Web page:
Such phenomenon does not bode well for community pharmacists when the healthcare sector at large is moving towards the value-driven system. (For instance, pharmacy practice in Malaysia particularly has been always one-step behind compared to other countries.)
Not only does the country reject dispensing separation that forms the very core principle of safe medication practice, the profession itself seems to stay stagnant when its members are not given the opportunity to be formally recognised as specialists in their own field.
The misfit of community pharmacies
The current modus operandi of community pharmacies is very product-oriented – the focus is on selling the largest amount of products at the maximum profit margin. Most of the time, these products are health supplements, where some have little evidence to support their efficacy. The core product, medicine, is under strict regulatory control – and rightly so under most circumstances.
However, the lack of dispensing separation limits the full functionality of community pharmacists in ensuring patients can receive the right medicine at the right dose and at the right time. Although the regulation permits pharmacists to dispense medicine based on prescriptions – in reality, such practice only constitutes a relatively small portion of the workload and can rarely sustain the business in its entirety. The profession, to some extent, is marginalised on its very core duty: to ensure safe and efficacious use of medicine among the local community.
Many may argue that focusing on health supplements is another niche specialty, a so-called "Blue Ocean Strategy". However, we have to be cautious that many products do not have sufficient evidence to support their health claims.
We should bear in mind that, against the backdrop of value-driven healthcare practice, a lack of efficacy evidence implies a misfit with the healthcare model. If Malaysia were to move forward and adopt a value-oriented healthcare model, the current community pharmacy practice must undergo significant transformations or risk further marginalisation.
What is value-driven healthcare?
A value-driven or value-oriented healthcare sector is a highly sophisticated field. As there are multiple stakeholders in healthcare, it is often challenging to reach a consensus on what constitutes "value" in the sector. It may feature access to services, profitability, high quality, cost containment, safety, convenience, patient-centeredness and satisfaction as discussed by Porter in his NEJM article.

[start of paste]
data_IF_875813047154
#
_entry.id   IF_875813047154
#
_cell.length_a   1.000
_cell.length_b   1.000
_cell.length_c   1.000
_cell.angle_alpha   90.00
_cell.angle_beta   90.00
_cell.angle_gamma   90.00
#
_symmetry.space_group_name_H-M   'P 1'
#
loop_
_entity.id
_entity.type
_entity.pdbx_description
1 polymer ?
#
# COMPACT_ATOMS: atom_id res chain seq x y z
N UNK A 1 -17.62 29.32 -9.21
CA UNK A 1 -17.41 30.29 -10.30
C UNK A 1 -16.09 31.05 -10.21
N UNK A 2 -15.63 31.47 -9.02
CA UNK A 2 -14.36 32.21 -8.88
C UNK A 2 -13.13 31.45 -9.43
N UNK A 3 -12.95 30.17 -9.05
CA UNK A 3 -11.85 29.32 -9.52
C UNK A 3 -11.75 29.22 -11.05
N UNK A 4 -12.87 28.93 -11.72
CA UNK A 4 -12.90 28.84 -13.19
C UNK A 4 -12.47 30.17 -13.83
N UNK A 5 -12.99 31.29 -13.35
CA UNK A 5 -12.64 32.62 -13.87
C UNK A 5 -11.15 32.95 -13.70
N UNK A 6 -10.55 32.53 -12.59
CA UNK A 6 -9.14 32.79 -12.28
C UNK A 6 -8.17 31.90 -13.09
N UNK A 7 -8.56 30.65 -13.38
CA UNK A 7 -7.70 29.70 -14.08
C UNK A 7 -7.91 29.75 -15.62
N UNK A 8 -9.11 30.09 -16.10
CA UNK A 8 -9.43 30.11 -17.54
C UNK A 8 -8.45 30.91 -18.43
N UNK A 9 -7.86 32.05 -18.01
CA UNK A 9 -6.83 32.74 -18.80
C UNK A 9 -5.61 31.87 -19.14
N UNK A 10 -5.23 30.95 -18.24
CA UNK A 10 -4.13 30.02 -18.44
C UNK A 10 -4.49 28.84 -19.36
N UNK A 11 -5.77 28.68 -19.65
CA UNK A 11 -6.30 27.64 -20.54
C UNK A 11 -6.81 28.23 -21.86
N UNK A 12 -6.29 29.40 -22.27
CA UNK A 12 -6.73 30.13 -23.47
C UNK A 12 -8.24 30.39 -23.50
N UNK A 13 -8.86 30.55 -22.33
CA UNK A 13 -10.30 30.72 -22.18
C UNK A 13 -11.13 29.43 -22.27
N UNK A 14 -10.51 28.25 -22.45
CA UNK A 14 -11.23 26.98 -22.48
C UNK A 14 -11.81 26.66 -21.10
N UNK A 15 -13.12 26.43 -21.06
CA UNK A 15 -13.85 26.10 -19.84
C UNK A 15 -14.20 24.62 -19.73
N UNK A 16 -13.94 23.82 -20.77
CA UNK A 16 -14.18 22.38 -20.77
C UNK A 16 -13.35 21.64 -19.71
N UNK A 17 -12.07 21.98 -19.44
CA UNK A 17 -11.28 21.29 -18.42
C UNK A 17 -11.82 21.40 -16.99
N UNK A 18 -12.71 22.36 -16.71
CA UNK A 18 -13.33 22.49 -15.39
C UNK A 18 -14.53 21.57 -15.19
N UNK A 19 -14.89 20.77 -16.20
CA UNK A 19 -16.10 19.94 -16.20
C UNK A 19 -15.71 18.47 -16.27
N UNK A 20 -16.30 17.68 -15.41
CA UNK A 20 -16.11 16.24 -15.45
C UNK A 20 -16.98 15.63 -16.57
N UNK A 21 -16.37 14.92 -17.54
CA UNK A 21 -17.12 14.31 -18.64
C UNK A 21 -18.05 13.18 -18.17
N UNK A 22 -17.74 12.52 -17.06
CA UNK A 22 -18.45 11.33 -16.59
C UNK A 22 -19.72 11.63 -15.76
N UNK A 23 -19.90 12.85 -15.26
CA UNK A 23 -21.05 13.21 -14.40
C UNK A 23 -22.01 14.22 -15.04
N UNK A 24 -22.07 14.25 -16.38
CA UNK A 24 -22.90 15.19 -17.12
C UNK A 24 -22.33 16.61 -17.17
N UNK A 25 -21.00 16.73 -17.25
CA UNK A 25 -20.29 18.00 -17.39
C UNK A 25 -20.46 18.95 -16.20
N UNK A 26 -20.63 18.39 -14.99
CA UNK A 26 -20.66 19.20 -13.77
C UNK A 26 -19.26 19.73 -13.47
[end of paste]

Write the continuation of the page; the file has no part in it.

However, it is commonly understood that “value” in healthcare should always revolve around patients and their well-being. In other words, improving the health outcome per dollar (or ringgit) spent should be the principal objective.
Many developed nations are already gearing up their healthcare sector towards a value-driven system – where healthcare professionals or institutions are reimbursed financially based on how much their services have improved patient outcomes. The traditional product-oriented model is considered outdated, as it does not focus on delivering quality service – rather, it encourages pharmacies to sell more products at a lower cost.
However, such progress towards a value-driven system may bring catastrophe to the existing community pharmacy network in the country. As argued by Trygstad, the value-driven network requires the entire healthcare sector to come together, and provide a higher quality service via the synergistic effect from different professions.
Community pharmacy, however, appears to be rather isolated from this network of care. Some may think of it as an independent profession capable of surviving on its own, others view it as a stubborn dinosaur refusing to admit its time has come.
No quick answer
It is inevitable that community pharmacists ask how long they can survive while the whole industry is moving towards better integration. However, a drastic change within the industry in near future is unlikely, as inertia and myopia prevail in the current environment. Eventually, only a favourable legislation change may provide the much-needed room for community pharmacies to thrive, once again. MIMS
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